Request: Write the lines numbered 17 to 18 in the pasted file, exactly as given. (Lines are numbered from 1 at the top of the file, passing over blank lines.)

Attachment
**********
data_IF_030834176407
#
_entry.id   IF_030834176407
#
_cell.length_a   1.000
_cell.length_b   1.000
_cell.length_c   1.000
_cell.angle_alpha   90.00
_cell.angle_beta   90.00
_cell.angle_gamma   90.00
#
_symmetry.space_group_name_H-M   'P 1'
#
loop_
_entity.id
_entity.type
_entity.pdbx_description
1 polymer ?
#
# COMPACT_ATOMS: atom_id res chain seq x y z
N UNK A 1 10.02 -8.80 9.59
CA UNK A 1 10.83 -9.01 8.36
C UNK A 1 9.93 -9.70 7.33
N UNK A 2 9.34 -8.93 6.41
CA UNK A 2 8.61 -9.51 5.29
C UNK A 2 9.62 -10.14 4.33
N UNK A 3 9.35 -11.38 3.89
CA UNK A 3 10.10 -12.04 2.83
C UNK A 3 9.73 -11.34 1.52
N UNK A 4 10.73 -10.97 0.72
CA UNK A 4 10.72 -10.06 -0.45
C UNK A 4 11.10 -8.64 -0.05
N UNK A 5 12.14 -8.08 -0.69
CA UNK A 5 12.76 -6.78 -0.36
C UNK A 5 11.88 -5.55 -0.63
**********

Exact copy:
_entity.pdbx_description
1 polymer ?